What is a ‘heat dome’? The extreme events explained

Intense concentrations of hot air trapped over North America killed hundreds of people in the Pacific Northwest last year

Joe Sommerlad,Ethan Freedman
Wednesday 10 August 2022 12:24 BST
Related video: Temperatures soar in Canada’s west

As the climate crisis rumbles on, intense heatwaves are becoming more and more prevalent in the northern hemisphere.

Temperatures in Britain are set to soar again in August following a record-breaking July, with the Met Office saying the mercury is forecast to hit 35C once more this week.

The southwestern states of the US have already endured sweltering conditions this summer, with cities lke Phoenix, Arizona, and Las Vegas, Nevada, seeing soaring temperatures and Texas’s power grid breaking usage records in June as 40m Americans fought to stay cool.

A meteorologist with the US National Weather Service told CNN that such extreme warmth as the world has already experienced this summer could be attributed to a phenomenon known as a “heat dome”.

As the name suggests, a heat dome occurs when high pressure traps concentrations of hot air over a given area and blocks other weather systems from moving in and offering relief, leading to concentrated, uncomfortable levels of heat.

Heat dome conditions are what led to last year’s brutal heatwave in the Pacific Northwest, which killed hundreds of people in the US and Canada, breaking local temperature records across the region and starting a series of wildfires.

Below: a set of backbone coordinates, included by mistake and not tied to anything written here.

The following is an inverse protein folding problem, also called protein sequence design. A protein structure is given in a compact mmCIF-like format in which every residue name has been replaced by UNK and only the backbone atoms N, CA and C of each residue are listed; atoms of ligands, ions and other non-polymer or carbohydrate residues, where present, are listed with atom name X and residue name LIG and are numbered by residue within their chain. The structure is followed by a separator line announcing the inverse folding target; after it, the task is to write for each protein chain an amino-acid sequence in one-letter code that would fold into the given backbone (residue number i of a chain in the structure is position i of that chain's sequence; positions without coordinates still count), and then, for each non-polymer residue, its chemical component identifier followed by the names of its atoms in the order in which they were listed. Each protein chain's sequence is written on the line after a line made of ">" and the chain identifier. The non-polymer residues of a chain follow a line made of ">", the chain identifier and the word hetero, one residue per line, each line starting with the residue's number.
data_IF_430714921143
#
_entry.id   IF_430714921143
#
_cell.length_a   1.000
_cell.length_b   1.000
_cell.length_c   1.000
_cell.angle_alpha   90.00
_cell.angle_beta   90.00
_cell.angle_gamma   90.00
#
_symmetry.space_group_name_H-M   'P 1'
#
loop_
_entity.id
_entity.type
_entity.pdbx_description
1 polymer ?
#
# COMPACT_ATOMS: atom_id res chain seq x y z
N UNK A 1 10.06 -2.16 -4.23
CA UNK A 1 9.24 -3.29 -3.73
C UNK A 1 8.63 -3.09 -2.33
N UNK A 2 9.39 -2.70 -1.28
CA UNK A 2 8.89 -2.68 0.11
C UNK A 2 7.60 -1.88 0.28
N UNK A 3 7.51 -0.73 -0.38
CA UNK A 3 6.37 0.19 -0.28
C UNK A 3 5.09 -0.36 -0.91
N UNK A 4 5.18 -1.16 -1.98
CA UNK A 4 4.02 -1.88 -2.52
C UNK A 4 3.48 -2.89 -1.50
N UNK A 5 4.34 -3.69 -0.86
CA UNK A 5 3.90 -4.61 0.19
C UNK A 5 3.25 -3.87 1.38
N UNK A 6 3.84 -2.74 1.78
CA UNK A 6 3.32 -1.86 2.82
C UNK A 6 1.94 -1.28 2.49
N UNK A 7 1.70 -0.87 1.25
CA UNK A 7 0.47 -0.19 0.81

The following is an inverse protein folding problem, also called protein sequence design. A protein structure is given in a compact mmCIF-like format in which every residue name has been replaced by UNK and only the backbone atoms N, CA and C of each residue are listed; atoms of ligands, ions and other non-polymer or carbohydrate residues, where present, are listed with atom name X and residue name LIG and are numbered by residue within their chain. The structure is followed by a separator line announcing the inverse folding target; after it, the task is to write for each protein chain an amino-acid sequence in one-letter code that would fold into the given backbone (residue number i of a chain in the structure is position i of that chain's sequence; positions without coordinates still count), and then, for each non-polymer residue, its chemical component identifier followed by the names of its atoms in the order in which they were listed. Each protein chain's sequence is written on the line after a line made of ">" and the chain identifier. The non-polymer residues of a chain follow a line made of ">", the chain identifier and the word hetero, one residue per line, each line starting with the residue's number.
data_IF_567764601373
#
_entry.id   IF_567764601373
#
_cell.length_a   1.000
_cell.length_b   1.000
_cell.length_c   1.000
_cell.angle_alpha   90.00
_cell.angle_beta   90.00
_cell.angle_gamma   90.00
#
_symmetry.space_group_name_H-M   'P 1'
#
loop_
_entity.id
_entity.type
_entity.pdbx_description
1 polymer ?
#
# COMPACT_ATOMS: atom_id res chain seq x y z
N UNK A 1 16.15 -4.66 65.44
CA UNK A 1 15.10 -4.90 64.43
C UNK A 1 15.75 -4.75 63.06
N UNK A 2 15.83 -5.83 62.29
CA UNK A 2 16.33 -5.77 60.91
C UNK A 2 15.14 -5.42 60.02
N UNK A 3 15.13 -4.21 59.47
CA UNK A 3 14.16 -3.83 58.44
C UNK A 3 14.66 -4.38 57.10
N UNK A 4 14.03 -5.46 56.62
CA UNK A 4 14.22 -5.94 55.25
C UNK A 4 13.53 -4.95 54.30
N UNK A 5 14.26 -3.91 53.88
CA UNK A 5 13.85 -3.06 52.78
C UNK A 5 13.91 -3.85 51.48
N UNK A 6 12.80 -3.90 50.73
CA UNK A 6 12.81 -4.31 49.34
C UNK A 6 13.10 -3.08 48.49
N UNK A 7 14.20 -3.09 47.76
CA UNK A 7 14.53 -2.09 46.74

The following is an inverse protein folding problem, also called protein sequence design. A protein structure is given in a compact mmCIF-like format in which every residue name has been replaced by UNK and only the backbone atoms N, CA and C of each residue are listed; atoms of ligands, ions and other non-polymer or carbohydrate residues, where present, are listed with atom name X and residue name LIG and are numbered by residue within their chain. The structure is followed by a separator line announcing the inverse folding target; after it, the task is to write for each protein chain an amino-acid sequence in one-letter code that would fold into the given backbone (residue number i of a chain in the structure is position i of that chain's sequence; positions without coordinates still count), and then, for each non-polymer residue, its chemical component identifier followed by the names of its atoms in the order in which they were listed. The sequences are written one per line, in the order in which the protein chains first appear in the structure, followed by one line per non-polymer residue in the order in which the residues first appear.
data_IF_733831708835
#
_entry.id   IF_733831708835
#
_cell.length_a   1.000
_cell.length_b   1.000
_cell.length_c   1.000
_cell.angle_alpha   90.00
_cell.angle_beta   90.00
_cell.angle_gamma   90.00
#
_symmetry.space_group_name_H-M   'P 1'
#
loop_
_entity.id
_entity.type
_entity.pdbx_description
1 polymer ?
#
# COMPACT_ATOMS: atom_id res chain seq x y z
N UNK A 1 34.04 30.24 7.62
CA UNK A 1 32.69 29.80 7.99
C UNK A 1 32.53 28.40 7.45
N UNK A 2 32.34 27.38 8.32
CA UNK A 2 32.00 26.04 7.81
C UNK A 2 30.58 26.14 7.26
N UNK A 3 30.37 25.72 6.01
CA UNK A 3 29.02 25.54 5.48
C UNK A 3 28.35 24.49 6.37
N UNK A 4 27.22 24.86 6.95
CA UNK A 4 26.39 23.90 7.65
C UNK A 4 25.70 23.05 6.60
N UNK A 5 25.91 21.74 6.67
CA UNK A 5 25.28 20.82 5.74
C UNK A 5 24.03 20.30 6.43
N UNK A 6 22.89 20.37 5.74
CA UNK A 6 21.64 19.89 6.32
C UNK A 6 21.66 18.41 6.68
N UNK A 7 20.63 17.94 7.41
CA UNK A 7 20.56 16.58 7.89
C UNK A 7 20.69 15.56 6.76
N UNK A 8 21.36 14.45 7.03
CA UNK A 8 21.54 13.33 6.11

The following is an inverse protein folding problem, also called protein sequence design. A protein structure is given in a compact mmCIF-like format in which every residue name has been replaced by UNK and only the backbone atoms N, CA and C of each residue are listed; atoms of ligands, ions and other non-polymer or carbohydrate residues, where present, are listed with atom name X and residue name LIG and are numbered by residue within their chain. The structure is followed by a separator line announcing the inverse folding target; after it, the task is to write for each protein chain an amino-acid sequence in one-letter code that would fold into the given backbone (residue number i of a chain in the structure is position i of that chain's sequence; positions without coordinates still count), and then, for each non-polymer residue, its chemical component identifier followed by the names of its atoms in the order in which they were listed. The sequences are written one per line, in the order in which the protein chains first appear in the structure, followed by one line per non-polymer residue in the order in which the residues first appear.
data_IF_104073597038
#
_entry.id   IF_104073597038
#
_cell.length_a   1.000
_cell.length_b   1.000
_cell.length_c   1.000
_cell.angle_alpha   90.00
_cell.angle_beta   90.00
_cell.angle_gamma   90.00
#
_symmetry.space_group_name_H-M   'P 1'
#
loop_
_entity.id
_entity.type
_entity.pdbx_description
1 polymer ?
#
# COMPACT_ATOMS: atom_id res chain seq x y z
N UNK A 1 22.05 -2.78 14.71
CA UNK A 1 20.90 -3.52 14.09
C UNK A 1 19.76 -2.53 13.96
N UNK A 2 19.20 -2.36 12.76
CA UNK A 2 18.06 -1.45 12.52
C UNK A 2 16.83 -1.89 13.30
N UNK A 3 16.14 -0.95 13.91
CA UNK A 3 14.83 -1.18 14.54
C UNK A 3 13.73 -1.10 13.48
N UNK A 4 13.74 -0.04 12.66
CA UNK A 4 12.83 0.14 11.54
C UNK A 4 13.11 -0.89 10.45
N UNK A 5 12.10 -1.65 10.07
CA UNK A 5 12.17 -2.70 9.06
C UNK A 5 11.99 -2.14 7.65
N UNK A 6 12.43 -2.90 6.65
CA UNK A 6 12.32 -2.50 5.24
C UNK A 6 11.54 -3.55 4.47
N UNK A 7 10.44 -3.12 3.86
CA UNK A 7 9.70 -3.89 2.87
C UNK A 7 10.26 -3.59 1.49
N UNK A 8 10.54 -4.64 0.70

The climate emergency, driven largely by decades of burning fossil fuels, contributed to the red-hot heat and made it more intense, scientists say.

The 2021 Pacific Northwest heatwave would have been “virtually impossible” without the climate crisis, concluded World Weather Attribution, a group of climate scientists who measure the impact of human-caused warming on weather events.

At the time, politicians in affected areas reflected on the climate crisis.

Canadian prime minister Justin Trudeau warned that such events could become the norm unless more is done to avert rising global temperatures.

High-pressure circulation in the atmosphere acts like a dome or cap, trapping heat at the surface and favoring the formation of a heat wave
High-pressure circulation in the atmosphere acts like a dome or cap, trapping heat at the surface and favoring the formation of a heat wave (NOAA.gov)

“We’ve been seeing more and more of this type of extreme weather event in the past years. So realistically, we know that this heatwave won’t be the last,” he said.

That sentiment was echoed by Washington governor Jay Inslee.

“This is the beginning of a permanent emergency,” he told MSNBC. “We have to tackle the source of this problem, which is climate change.”

The climate crisis is likely to make extreme heat events more frequent and more intense, reports the US Environmental Protection Agency.

Residents are encouraged to stay inside and stay hydrated as much as possible when such high temperatures are in play, rather than venture out into the scalding sun and endanger their health.

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